[asterisk-users] Fwd: Do you know how Asterisk came to be?
stotaro at asteriskhelpdesk.com
Thu Mar 8 10:28:48 CST 2012
Apologies for the top post, something is screwed up with my email client,
will fix it soon.
What a BS story that I have debunked many times. A used Key System could
be purchased for a few hundred dollars, a much better investment then
writing your own PBX from scratch.
A company that is supposed to provide linux services wasting it's time on
such a huge undertaking would go under very quickly. Where is the revenue
Adtran was behind it from the start. I have posted about this and it can
be found with other comments to provide more backing. After making my
theory on the list, a former employee of digium who did actual hardware and
firmware engineering verified my theory (anonymous for now, I don't
remember if he gave me permission to use his name but Mark will certainly
Then this took place several years later which made things concrete in my
There are a few articles that address my theory and back it up with
Also, check google maps for the offices of Digium and Adtran, unless they
moved, they were next door neighbors practically.
Shady stories like this cast a shadow over the reputation of Digium. I
appreciate all that Digium has done but let's be realistic, the story is BS
and they are broadcasting it. My duty is to call out BS for what it is.
Same deal with Vyatta and Cisco, just do some digging.
---------- Forwarded message ----------
From: Shea Caughron <scaughron at digium.com>
Date: Thu, Mar 8, 2012 at 8:20 AM
Subject: Do you know how Asterisk came to be?
To: stotaro at asteriskhelpdesk.com
View this email on your mobile device or
all the rage these days, and while perhaps the origin of Asterisk
as exciting as the genesis of Wolverine, it’s still a pretty interesting
Way back in 1999, Mark Spencer had just started Linux Support Services
(LSS), an innovative small business that offered support for the Linux
operating system. This was the height of the “Dot Com” era, and many
start-up businesses were taking advantage of the open source operating
system. LSS took off, and as it grew, Mark found that he needed a phone
Back in those days, phone systems were 100-percent proprietary. They were
also expensive. Not wanting to take out a loan for a phone system he would
probably outgrow in a matter of months, Mark decided to build his own PBX.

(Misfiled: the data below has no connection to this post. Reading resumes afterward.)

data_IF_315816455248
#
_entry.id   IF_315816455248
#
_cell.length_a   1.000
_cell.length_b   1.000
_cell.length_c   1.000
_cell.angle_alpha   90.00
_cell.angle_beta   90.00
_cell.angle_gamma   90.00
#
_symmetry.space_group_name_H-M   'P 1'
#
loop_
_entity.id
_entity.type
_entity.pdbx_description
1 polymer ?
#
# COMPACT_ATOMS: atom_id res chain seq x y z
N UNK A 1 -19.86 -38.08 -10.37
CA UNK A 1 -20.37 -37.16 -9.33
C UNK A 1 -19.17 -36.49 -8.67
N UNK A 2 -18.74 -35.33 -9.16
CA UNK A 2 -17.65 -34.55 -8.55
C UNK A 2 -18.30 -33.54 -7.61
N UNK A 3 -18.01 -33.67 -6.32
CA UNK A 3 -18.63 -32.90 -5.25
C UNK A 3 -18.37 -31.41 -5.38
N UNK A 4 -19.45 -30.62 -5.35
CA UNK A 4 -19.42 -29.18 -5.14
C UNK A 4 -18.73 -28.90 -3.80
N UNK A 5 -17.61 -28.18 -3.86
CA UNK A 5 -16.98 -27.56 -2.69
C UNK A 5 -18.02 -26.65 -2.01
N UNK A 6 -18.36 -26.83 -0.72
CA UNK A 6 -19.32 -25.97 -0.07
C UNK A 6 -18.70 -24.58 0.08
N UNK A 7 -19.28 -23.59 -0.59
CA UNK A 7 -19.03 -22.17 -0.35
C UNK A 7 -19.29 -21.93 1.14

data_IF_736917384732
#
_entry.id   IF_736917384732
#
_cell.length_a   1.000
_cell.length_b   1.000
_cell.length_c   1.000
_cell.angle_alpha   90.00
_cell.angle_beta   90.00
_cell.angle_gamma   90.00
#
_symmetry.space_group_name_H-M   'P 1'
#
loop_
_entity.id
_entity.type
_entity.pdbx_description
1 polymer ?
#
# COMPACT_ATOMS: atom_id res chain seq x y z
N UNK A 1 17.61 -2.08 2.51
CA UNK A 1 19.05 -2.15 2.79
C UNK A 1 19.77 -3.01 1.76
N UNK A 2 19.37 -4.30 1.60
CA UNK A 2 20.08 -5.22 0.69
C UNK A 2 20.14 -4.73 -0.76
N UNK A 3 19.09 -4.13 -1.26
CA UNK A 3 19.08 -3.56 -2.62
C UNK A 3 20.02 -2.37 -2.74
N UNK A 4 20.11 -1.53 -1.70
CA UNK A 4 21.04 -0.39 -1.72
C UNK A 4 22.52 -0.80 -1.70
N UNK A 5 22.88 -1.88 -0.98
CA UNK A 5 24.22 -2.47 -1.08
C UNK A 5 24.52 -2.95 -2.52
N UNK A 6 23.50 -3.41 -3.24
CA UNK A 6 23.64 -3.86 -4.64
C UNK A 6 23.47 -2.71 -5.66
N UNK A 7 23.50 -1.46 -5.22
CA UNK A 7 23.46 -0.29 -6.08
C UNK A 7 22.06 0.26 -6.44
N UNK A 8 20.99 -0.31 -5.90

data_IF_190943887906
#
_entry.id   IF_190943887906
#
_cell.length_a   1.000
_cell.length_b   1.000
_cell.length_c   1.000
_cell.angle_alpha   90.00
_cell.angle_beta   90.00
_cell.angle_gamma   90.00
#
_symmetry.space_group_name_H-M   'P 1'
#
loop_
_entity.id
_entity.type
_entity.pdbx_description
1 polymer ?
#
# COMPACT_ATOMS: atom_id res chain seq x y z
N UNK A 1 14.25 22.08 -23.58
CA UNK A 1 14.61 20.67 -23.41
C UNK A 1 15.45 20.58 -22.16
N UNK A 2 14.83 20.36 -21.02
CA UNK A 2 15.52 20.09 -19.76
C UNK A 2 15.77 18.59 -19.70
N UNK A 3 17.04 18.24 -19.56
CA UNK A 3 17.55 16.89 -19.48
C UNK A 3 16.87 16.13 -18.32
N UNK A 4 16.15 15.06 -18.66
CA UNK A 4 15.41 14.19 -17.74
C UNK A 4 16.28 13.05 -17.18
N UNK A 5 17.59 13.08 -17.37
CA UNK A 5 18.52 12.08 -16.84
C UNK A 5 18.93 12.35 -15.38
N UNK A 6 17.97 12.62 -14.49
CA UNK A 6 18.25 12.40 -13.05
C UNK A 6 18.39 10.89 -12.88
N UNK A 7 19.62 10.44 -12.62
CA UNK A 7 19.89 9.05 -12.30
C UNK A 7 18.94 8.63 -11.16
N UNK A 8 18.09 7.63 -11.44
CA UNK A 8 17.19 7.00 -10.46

Unlike proprietary phone systems,* Mark’s solution was flexible software
that took advantage of the power (and price point) of Linux*. Mark named
the project “Asterisk,” a reference to the wildcard character.
Within a year, the Dot-com bubble popped and the demand for Linux support
dried up. Fortunately for Mark, interest in his software PBX had
exploded. Linux Support Services quickly pivoted to focus on the growing
demand for hardware and services related to Asterisk. The groundswell of
interest in an open source telephony system grew into the Asterisk
Community with thousands of developers and users who pitched in, providing
patches, enhancements and valuable feedback. What started as a pragmatic
solution to a cash-flow problem, turned into a revolution.
By 2003, the business had been renamed “Digium” and was well on its way to
becoming the *world’s leading purveyor of telephony interface hardware*.
In the nearly 13 years since Mark released the initial Asterisk code, the
PBX market has undergone a massive shift. *Open standards now rule* what
was once a proprietary market. Expensive, limited proprietary PBX hardware
has given way to commodity computers running powerful software. Digium has
grown from being a niche player to competing with the biggest names in the
So, there you have it. That’s how it all started. By the way, if you have
an interesting story about how
other open source software changed your life, we would love to hear
Digium, Inc. | Customer Development Manager
+1 256-428-6190 Check us out at
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